During part of the 1920s; Marc was in Germany studying philosophy; where intellectual and philosophical debates were intense after the German defeat in the First World War; and the great difficulties of the Weimar Republic.  He saw the forerunners of the Nazi movement. 

Anti-Nazi German Youth

Marc was always one to try to join thought and action; and he had gone back to Germany in 1932 to try to organize anti-Nazi German youth; but ideological divisions in Germany were strong.  The Nazi were already too well organized and came to power the next year. Marc; having seen the destructive power of Nazi thought; was also never tempted by Right Wing or Fascist thought.

Seeing the destructive potential of both Communist and Fascist thought and sensing the deep crisis of Western civilization; Marc was looking for new values that would include order, revolution, and the dignity of the person.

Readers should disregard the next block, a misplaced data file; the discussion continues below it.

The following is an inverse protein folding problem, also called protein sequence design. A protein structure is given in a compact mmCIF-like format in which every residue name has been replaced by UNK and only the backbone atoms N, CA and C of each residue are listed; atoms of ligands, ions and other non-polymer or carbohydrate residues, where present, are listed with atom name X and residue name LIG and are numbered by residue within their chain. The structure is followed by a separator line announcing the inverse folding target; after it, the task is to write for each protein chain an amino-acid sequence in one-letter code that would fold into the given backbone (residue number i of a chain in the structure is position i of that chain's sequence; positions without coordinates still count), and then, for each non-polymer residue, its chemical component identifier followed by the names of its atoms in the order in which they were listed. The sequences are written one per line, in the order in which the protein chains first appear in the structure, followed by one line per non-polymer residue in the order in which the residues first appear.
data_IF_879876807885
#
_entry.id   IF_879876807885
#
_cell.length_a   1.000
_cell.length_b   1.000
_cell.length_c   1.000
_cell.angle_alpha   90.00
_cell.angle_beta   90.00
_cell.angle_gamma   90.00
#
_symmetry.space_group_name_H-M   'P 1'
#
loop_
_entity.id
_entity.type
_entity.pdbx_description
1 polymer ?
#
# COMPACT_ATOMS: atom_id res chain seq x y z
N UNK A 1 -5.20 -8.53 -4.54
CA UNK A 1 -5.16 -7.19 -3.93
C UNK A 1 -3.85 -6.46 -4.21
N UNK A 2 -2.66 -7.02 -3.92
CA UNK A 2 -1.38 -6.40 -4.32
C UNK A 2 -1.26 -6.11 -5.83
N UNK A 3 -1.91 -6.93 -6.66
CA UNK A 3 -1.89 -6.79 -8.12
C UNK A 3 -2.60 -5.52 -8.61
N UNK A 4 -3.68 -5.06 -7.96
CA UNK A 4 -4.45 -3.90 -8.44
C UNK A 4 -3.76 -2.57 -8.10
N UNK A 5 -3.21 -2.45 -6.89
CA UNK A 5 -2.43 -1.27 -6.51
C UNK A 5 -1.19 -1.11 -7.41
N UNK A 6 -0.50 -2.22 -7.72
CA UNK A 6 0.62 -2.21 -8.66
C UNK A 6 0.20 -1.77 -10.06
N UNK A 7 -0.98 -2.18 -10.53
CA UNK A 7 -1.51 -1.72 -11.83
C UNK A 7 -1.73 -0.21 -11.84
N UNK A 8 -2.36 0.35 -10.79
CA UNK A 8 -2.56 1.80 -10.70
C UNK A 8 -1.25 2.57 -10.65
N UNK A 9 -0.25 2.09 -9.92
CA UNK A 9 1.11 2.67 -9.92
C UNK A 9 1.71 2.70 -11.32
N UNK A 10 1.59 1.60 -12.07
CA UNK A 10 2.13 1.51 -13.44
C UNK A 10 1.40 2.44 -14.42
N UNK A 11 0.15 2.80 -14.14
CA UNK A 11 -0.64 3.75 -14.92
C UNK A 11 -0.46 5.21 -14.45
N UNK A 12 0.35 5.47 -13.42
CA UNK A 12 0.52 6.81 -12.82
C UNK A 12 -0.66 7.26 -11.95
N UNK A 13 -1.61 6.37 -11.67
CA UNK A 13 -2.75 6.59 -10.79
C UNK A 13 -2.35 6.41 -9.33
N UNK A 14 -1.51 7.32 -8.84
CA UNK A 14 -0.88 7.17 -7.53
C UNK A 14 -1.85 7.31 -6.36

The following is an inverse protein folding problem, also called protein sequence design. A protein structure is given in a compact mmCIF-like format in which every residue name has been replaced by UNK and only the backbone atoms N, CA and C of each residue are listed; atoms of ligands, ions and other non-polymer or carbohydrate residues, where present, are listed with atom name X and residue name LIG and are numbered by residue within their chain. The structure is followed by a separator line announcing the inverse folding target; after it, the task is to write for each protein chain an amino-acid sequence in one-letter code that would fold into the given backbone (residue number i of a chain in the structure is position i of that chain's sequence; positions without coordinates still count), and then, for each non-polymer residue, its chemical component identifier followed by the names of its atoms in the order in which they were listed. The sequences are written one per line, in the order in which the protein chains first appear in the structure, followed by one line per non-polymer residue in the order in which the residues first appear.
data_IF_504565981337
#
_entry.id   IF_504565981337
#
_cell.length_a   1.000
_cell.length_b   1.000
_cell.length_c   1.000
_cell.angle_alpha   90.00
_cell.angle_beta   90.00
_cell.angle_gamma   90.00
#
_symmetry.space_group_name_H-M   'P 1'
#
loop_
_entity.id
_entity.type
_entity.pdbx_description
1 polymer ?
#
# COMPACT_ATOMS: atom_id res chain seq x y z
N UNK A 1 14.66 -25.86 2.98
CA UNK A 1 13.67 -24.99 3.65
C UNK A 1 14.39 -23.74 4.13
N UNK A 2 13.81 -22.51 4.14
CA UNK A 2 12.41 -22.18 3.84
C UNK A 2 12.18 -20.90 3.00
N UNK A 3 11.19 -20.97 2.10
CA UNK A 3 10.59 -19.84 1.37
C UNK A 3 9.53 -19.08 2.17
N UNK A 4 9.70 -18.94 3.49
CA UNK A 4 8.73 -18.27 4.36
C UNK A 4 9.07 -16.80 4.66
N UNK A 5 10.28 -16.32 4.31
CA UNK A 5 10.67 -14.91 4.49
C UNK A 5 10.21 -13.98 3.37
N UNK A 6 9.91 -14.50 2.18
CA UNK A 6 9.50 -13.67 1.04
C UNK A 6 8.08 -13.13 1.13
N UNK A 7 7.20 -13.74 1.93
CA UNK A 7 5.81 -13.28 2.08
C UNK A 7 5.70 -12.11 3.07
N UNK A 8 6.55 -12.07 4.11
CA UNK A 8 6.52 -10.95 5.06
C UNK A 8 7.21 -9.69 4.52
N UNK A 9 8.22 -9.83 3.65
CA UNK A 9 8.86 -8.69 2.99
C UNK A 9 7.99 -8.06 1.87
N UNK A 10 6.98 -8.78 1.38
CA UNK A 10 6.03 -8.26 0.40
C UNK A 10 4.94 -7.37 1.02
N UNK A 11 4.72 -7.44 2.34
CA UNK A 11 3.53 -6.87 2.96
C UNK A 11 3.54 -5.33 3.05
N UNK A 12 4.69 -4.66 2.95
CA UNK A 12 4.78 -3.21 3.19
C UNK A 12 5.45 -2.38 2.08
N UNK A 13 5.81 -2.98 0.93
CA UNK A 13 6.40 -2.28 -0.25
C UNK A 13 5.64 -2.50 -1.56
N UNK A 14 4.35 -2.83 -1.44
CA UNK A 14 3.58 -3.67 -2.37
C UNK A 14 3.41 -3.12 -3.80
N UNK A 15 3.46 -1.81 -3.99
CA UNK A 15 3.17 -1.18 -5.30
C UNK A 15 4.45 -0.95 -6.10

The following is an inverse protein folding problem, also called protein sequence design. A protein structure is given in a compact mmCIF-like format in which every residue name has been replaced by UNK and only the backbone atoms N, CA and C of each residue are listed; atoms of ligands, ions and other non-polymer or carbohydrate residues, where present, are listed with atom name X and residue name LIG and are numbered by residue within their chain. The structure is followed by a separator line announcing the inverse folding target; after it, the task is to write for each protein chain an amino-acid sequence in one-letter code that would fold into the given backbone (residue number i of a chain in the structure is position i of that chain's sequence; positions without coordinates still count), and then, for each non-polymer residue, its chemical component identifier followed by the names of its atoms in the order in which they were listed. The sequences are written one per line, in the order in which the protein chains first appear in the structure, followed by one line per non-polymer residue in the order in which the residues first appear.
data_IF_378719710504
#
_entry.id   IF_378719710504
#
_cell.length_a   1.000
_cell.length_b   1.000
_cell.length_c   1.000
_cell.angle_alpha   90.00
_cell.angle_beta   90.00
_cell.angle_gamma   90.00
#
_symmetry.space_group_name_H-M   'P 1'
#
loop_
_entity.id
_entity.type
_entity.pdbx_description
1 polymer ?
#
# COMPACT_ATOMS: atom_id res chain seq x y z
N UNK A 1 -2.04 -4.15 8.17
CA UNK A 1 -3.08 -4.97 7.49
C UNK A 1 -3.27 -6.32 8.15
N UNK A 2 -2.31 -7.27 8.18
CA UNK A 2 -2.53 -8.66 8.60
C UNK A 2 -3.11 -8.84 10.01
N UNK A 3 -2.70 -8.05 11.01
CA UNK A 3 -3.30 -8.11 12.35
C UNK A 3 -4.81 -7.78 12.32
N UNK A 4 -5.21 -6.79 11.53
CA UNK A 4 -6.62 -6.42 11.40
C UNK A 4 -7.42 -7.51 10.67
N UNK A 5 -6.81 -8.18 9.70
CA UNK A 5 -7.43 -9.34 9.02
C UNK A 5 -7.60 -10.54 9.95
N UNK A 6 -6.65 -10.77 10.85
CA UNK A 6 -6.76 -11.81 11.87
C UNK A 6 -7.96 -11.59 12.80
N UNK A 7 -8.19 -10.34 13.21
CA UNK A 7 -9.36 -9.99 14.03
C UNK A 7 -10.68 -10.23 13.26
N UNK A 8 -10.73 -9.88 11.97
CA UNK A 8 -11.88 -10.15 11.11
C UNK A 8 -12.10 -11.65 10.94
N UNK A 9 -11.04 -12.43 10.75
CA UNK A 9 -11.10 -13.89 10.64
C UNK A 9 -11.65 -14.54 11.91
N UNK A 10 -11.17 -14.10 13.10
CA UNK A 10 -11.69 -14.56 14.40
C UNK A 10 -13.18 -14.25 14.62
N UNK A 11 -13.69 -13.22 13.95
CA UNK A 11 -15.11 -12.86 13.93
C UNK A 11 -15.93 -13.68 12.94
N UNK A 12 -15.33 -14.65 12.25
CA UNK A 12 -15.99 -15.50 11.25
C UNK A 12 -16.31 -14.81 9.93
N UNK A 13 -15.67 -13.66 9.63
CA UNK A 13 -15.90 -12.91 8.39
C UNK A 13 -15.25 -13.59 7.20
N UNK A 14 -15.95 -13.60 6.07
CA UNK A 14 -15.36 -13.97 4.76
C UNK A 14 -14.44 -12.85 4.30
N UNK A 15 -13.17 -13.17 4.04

Friedrich Nietzsche, circa 1875. By Friedrich Hartmann, Public domain, via Wikimedia Commons.

L’Ordre Nouveau

  There was no ready-made ideology; which included all these elements; though two French thinkers — difficult to classify — did serve as models to Marc and to Denis de Rougemont and some of the other editors of L’Ordre Nouveau: Charles Péguy and  J Proudhon . Marc wrote a book on the importance of Péguy at the start of the Second World War. 

Marc was living in Aix-en-Provence at the time; and the book was published in still unoccupied Marseilles in 1941. He also met in Paris Nicolas Berdiaeff, Jacques Maritain and Gabriel Marcel.  It was from these meetings that the personalist doctrine of L’Ordre Nouveau was born. The rallying cry of personalism was “We are neither collectivists nor individualists but personalists …the spiritual first and foremost, then the economic, with politics at the service of both of them”.